On a recent trip to Camp Muir I snapped a couple of photos of the ledges. The Upper Cowlitz seems to be low on snow this year with icy patches poking out already (see photo to right). The Gib ledges themselves still seem to have a lot of snow. The upper chute looked a little rough (see photo below). Definitely be aware of avalanche conditions on the exit ramp of the ledges. The snow has been wind beaten to a firm surface which makes for great cramponing. Recently the clouds seem to be staying below 8,500' making for warmer and sunnier conditions on the upper mountain during the day.
Check out a trip report below for more info.
(Photo taken from Muir Snowfield)
This trip report of an ascent via Gib Ledges and descent by the DC was sent to me by Brittany Buckingham and Jiri Richter. Thanks! - Stefan
The weather forecast last week was hard to ignore. Unsure what the snow conditions would be Brittany and I opted for an easier route than the last time. Thursday felt almost like a routine - get a coffee, drive to Paradise, register, sort gear, hike to Camp Muir.
In the public shelter we ran into a team of three from Pennsylvania who were planning to attempt the same route. The next day we left the shelter at 3 a.m. about 1 1/2 hours after them. The snow was in great styrofoam-like conditions except for a few spots where it was less consolidated and where it was nice to follow somebody else’s tracks. Unfortunately they made a mistake and started heading to the ridge crest leading to the base of Gib Rock too soon. I yelled but they were too far to understand so it was our turn to be in the lead. We checked the snow conditions on the ledge and it looked better than before on my previous two climbs. We decided to stay roped since it seemed possible to use pickets for protection in the exposed spots. I placed one at the end of the ledge. From there it was easy step kicking up the chute to the top of the Gib Rock. We took a longer break there and chatted a little bit with the Pennsylvania folks who caught up with us, the only three other people we saw on the upper mountain that day .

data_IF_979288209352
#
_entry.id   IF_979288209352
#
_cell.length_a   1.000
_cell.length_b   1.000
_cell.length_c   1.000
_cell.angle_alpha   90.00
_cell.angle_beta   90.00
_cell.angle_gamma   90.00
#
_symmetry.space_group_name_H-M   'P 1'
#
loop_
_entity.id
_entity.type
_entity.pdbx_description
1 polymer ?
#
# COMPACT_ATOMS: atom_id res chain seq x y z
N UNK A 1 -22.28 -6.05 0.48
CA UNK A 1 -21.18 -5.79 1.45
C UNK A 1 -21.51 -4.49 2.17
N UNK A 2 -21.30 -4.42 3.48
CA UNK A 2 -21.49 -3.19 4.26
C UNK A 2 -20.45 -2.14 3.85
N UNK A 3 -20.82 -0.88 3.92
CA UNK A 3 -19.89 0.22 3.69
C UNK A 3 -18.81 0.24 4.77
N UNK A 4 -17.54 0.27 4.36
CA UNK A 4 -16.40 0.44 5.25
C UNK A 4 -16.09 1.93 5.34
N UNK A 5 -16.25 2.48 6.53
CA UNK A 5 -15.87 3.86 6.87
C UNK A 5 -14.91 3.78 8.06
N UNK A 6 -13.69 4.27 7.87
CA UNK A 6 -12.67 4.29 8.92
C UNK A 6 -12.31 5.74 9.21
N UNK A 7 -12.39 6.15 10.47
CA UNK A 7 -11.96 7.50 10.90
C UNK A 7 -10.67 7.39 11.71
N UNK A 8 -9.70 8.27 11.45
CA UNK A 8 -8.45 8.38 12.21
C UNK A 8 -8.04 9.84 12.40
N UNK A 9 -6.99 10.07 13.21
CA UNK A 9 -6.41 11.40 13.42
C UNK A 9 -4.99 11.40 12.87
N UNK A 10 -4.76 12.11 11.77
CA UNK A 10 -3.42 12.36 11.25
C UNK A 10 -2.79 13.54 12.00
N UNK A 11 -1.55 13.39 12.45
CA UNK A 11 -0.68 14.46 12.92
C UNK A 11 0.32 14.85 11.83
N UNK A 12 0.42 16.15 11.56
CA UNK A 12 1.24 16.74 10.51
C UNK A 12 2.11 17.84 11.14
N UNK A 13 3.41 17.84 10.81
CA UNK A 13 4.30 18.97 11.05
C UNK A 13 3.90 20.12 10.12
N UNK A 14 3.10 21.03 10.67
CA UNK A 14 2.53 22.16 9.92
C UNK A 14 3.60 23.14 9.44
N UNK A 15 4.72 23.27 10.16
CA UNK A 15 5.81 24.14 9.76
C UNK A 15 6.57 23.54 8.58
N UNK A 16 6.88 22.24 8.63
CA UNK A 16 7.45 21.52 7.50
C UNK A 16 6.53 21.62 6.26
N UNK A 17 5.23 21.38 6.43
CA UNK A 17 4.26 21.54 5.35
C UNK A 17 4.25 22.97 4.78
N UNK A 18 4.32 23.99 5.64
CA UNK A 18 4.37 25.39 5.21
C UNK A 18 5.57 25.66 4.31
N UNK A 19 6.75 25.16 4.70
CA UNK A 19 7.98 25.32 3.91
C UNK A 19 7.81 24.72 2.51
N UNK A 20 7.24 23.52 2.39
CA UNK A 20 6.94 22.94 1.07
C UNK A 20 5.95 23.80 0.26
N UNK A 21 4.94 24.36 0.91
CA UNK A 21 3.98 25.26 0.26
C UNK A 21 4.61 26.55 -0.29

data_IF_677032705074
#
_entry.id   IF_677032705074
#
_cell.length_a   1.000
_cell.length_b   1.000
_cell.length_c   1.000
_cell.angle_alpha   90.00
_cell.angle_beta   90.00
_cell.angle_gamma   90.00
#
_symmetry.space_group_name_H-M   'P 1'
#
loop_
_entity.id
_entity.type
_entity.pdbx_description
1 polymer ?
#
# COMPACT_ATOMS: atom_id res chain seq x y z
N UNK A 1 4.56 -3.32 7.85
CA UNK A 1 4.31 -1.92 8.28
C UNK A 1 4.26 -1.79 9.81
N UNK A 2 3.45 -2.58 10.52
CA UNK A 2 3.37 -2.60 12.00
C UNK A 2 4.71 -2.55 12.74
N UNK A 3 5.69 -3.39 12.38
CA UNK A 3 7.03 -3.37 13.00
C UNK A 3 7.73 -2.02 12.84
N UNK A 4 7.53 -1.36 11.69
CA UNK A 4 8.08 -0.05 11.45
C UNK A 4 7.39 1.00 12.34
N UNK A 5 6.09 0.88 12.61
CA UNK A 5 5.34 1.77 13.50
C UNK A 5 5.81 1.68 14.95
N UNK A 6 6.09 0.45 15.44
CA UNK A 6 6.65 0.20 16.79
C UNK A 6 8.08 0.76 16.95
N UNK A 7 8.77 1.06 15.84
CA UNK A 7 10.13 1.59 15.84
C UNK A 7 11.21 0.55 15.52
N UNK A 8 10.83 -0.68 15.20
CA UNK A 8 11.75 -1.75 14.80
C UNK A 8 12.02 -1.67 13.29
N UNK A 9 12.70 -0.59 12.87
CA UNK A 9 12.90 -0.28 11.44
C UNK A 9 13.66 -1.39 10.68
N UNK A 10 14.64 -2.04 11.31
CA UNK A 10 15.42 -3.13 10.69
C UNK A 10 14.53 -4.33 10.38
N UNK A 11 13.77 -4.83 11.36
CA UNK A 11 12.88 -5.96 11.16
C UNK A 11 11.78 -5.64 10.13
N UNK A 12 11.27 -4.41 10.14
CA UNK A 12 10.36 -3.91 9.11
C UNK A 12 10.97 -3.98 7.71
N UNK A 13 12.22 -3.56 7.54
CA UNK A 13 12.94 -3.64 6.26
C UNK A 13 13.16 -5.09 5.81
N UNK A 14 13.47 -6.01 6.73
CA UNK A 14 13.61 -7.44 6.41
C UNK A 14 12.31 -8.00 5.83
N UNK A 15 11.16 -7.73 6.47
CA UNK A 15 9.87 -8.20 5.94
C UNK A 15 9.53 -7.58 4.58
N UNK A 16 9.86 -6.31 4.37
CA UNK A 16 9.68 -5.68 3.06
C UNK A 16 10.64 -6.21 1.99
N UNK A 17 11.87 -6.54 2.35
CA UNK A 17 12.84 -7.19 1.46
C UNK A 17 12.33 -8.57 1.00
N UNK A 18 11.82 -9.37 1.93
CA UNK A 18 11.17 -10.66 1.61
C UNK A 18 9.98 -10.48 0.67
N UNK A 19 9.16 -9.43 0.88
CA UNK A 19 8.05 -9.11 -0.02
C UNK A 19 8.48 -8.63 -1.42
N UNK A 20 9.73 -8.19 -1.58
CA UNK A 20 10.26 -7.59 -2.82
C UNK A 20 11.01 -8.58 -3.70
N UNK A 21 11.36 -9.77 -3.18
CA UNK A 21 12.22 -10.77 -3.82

The last stretch walking up the higher mountain feels endless, the monotony of which was interrupted only once by a crevasse that 1)I almost fell into, 2)my partner fell partially into, and 3) the last person on the second team fell completely into. I guess some of the bridges formed during the last storm had not had time to strengthen sufficiently. Shortly after this we finally spotted the exposed rocks of the crater rim which we reached with a great joy.
Crossing the crater I felt tired for the first time that day so half way to the summit bump we shed our packs and made the final few step lightened. The second team lost some time extracting their last person from the crevasse and arrived to the summit about 30 minutes after we stopped screaming trying to see if anybody would hear us back in Seattle.
It was 10 a.m. and the wind picked up. We decided to descend the DC expecting an easy walk off. The other team decided to follow us although their original plan was to descend Gib Ledges. Soon we found out the DC route is not all that obvious without the fence made of wands, yellow snow and lines of people in summer. Getting to the top of the cleaver was not without a short scenic detour but we got there in reasonable time.